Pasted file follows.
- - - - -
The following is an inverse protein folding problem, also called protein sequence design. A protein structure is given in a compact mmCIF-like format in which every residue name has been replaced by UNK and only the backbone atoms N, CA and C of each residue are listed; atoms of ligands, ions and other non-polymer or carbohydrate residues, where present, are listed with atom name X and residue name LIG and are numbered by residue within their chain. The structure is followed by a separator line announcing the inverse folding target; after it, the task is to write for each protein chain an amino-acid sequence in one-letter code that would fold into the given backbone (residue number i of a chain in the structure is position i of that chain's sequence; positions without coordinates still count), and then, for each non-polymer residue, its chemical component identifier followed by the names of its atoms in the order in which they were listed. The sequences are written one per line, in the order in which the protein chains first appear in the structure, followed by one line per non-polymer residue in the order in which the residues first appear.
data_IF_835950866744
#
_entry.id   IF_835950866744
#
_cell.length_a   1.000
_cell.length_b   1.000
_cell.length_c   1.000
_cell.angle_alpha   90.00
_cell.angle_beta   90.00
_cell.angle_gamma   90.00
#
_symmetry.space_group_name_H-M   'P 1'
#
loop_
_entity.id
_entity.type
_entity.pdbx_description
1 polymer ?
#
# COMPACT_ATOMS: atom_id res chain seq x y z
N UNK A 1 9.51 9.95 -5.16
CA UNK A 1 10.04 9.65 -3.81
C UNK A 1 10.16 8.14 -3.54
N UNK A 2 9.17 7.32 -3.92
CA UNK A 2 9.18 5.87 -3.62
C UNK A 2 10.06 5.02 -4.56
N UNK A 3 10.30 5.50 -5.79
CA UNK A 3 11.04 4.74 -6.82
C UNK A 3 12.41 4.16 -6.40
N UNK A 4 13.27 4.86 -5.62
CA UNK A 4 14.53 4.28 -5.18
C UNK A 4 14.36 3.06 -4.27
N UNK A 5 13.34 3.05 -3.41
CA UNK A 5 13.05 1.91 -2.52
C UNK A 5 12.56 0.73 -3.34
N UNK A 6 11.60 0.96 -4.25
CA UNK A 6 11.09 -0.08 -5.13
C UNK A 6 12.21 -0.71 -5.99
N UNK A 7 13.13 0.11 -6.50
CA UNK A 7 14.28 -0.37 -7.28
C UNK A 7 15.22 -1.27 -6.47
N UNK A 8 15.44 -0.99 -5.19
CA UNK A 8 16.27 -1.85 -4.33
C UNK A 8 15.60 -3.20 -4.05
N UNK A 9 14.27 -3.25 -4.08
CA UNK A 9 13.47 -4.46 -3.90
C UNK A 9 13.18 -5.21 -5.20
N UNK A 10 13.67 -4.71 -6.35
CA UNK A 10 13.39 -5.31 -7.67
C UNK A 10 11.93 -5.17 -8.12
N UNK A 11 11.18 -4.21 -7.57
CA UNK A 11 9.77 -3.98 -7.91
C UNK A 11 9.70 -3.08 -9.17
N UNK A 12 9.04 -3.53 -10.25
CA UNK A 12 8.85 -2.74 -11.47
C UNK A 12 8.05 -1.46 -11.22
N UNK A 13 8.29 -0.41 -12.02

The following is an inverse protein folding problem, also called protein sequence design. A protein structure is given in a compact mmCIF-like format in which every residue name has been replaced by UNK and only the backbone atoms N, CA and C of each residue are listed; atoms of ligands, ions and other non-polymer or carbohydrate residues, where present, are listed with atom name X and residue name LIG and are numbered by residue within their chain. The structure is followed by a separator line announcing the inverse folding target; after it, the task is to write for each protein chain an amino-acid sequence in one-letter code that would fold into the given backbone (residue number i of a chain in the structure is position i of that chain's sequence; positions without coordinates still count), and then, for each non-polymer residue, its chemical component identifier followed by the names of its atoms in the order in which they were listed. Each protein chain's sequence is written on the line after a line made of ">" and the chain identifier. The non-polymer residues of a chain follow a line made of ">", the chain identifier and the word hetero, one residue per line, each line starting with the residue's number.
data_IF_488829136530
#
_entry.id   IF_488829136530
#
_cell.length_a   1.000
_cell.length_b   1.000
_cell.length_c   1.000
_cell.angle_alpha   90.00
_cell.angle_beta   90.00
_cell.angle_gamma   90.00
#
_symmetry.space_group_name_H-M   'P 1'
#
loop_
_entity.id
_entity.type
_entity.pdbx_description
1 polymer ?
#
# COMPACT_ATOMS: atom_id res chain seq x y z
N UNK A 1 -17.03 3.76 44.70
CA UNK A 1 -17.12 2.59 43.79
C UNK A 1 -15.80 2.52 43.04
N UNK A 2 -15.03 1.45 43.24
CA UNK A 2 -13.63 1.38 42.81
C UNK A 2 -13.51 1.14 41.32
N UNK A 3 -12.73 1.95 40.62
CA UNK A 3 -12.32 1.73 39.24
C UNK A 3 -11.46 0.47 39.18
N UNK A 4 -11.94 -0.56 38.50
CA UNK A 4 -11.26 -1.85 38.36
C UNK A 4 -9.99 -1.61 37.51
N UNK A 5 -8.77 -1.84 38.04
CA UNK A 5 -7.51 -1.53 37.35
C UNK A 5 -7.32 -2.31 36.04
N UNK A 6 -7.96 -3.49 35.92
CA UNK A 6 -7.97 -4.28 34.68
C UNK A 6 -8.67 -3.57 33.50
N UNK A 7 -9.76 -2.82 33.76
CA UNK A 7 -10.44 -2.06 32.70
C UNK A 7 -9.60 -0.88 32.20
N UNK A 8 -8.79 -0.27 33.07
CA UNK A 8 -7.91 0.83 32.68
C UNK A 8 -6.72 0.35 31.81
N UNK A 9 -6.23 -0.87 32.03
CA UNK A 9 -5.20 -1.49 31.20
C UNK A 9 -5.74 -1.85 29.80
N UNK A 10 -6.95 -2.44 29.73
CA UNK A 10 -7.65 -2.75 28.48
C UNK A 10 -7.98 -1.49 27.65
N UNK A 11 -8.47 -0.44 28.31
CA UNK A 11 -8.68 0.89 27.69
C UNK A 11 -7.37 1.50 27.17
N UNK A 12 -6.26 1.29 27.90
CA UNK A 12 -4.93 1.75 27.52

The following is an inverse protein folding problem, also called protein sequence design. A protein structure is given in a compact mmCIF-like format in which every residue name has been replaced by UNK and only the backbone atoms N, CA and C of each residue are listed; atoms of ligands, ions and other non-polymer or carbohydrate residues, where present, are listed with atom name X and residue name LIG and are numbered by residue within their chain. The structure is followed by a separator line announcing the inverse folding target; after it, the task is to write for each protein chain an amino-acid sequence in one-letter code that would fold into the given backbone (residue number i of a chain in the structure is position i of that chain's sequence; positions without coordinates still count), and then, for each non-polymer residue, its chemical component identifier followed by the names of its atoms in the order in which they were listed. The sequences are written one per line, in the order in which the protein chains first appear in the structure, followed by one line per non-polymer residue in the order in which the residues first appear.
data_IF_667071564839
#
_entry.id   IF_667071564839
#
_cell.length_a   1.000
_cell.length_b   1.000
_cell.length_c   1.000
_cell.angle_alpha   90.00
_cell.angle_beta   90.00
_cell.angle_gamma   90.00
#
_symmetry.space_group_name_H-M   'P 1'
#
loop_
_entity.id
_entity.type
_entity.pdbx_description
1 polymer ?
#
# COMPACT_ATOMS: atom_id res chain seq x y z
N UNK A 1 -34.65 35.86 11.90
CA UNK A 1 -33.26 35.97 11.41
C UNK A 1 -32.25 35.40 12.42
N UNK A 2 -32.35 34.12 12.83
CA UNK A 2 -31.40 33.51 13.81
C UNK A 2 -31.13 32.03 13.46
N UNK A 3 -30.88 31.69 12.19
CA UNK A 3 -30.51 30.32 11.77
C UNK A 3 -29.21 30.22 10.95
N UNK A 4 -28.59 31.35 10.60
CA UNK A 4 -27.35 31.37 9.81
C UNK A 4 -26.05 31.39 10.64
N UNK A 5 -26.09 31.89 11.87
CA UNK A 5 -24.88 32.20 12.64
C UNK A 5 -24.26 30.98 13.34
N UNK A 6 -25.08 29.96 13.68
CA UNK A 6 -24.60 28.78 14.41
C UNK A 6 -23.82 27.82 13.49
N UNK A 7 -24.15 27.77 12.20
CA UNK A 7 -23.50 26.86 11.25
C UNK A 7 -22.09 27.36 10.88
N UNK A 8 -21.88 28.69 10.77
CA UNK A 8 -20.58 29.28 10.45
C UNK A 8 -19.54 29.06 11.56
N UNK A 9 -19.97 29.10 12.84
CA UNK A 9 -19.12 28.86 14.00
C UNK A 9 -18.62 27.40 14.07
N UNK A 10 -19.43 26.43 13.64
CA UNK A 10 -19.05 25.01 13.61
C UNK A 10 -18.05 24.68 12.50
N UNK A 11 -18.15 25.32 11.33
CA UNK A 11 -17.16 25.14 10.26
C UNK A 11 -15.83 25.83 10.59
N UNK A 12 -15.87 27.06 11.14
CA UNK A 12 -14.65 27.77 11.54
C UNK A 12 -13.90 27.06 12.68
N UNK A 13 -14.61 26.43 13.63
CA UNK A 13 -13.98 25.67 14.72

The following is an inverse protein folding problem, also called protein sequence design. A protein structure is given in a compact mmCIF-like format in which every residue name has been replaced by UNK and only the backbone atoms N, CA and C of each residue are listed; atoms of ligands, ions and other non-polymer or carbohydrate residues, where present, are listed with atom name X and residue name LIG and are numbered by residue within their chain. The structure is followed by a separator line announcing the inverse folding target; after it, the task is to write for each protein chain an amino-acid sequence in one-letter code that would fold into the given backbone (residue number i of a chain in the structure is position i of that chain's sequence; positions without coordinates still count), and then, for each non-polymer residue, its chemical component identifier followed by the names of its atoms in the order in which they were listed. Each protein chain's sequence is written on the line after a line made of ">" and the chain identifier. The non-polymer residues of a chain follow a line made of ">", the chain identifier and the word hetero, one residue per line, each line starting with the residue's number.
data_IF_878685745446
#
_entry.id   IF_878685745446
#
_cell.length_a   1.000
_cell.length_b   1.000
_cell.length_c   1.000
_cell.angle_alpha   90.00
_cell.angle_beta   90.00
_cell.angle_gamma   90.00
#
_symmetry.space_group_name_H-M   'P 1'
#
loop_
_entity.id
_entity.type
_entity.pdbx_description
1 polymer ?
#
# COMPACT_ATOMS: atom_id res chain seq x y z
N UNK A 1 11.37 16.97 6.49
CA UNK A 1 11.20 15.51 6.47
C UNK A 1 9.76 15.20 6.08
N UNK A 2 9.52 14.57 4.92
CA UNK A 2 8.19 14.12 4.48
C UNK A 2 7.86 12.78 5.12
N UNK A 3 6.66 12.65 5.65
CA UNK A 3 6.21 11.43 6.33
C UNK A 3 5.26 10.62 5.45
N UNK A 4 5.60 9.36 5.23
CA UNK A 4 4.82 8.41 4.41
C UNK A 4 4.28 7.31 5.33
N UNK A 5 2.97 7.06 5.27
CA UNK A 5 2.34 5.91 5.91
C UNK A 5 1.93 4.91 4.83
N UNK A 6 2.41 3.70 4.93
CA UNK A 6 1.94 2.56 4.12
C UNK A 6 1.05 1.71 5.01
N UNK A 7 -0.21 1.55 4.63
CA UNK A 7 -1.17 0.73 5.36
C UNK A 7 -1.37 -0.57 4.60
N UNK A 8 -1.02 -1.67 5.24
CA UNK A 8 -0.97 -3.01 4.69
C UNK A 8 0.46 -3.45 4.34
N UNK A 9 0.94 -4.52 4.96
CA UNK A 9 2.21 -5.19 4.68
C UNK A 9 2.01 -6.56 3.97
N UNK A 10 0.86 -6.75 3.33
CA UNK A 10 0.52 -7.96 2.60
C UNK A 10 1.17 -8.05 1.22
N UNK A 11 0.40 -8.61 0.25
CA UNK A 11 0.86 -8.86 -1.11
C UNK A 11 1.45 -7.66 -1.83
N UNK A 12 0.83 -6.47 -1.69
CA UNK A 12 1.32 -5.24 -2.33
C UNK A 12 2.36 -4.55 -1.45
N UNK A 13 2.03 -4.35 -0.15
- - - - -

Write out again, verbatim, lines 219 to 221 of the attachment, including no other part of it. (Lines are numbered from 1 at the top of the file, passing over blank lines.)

N UNK A 9 0.94 -4.52 4.96
CA UNK A 9 2.21 -5.19 4.68
C UNK A 9 2.01 -6.56 3.97